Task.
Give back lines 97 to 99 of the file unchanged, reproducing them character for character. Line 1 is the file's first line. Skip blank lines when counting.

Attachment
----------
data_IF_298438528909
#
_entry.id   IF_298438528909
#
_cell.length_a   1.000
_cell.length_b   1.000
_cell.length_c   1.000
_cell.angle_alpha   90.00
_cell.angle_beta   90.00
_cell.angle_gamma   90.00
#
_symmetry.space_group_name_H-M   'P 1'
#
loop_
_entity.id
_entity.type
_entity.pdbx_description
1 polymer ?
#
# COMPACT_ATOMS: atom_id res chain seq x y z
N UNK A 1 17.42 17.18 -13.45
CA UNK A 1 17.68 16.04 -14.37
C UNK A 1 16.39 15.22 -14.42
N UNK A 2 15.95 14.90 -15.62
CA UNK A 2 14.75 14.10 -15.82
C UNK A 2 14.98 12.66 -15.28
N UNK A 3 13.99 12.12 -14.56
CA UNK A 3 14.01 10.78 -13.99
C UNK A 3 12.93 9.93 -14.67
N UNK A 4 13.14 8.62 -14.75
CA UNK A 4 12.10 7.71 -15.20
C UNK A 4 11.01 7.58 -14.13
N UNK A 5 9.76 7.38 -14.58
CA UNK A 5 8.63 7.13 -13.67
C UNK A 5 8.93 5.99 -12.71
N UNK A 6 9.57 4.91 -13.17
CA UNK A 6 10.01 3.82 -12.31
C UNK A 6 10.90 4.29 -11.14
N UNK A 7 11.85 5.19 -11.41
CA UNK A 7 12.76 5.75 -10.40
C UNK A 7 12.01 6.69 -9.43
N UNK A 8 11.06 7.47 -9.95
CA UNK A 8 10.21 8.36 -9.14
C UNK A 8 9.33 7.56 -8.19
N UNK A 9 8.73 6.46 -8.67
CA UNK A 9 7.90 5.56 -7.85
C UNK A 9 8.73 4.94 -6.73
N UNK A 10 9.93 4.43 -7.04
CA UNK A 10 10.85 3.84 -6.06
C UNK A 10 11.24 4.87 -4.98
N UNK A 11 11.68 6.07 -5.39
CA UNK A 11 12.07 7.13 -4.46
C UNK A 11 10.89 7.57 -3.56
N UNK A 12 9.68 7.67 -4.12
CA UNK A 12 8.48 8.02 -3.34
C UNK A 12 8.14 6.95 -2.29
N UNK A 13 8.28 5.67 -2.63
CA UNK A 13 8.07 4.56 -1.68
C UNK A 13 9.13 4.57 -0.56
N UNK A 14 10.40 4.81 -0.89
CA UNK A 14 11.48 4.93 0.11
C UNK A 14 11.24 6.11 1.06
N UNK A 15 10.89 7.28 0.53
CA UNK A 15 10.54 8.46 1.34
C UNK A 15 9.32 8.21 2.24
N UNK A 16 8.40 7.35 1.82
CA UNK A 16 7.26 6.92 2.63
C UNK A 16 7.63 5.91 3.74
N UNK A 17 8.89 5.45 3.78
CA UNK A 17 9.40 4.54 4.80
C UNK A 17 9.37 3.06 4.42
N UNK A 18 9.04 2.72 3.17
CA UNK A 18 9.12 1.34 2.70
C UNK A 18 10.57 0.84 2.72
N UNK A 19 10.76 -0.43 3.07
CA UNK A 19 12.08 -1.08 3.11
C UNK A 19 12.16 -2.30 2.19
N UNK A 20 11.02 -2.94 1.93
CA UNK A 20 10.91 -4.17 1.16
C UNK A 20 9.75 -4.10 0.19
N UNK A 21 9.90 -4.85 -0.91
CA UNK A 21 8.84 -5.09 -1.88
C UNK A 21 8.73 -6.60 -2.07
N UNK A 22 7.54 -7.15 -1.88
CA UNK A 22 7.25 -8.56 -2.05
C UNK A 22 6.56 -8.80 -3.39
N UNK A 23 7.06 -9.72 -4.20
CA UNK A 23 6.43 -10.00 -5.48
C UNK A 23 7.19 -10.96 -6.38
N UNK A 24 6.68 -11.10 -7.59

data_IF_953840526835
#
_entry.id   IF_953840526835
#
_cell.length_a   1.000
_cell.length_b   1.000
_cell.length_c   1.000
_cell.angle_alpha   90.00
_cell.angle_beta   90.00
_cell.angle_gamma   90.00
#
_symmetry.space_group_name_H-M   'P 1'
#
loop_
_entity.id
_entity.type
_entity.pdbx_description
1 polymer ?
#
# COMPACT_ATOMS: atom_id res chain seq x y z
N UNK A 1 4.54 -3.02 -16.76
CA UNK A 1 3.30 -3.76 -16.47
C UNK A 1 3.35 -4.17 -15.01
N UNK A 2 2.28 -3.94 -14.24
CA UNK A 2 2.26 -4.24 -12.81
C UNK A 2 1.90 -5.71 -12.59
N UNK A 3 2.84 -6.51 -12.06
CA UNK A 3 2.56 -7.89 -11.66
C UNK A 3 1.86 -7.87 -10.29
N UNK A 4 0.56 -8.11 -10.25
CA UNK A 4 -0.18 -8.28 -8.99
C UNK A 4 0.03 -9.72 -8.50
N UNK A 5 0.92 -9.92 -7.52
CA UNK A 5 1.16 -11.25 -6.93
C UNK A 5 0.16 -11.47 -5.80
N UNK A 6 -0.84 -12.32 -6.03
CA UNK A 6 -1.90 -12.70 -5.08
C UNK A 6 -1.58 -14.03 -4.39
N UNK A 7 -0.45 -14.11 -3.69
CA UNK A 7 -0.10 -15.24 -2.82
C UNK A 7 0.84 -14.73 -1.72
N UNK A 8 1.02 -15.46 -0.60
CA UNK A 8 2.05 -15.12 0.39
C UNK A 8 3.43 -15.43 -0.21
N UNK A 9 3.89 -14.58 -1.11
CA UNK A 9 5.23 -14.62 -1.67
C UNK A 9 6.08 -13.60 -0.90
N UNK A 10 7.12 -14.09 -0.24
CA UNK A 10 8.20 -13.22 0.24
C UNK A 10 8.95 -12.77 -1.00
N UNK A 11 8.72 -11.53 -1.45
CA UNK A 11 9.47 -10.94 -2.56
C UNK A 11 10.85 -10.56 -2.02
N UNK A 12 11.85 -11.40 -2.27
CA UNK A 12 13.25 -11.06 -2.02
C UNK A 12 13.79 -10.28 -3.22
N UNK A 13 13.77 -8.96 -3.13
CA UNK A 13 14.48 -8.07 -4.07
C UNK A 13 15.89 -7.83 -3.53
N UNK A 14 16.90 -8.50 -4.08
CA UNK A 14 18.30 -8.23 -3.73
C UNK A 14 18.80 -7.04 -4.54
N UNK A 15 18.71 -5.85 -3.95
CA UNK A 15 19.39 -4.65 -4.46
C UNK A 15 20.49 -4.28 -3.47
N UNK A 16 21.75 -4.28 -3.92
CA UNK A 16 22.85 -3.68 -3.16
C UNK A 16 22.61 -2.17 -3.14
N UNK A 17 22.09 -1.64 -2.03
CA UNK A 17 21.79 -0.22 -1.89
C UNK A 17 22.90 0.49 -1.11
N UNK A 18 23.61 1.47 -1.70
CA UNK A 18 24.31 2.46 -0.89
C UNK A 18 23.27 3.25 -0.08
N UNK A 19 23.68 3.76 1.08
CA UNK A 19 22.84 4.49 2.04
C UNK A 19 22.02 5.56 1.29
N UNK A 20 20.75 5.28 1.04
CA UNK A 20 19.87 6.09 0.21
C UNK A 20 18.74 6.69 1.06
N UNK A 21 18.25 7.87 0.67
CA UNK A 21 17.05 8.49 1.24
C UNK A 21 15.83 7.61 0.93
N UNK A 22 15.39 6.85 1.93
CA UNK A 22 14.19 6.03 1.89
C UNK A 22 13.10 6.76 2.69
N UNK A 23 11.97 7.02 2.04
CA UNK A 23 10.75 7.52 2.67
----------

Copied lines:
_cell.length_c   1.000
_cell.angle_alpha   90.00
_cell.angle_beta   90.00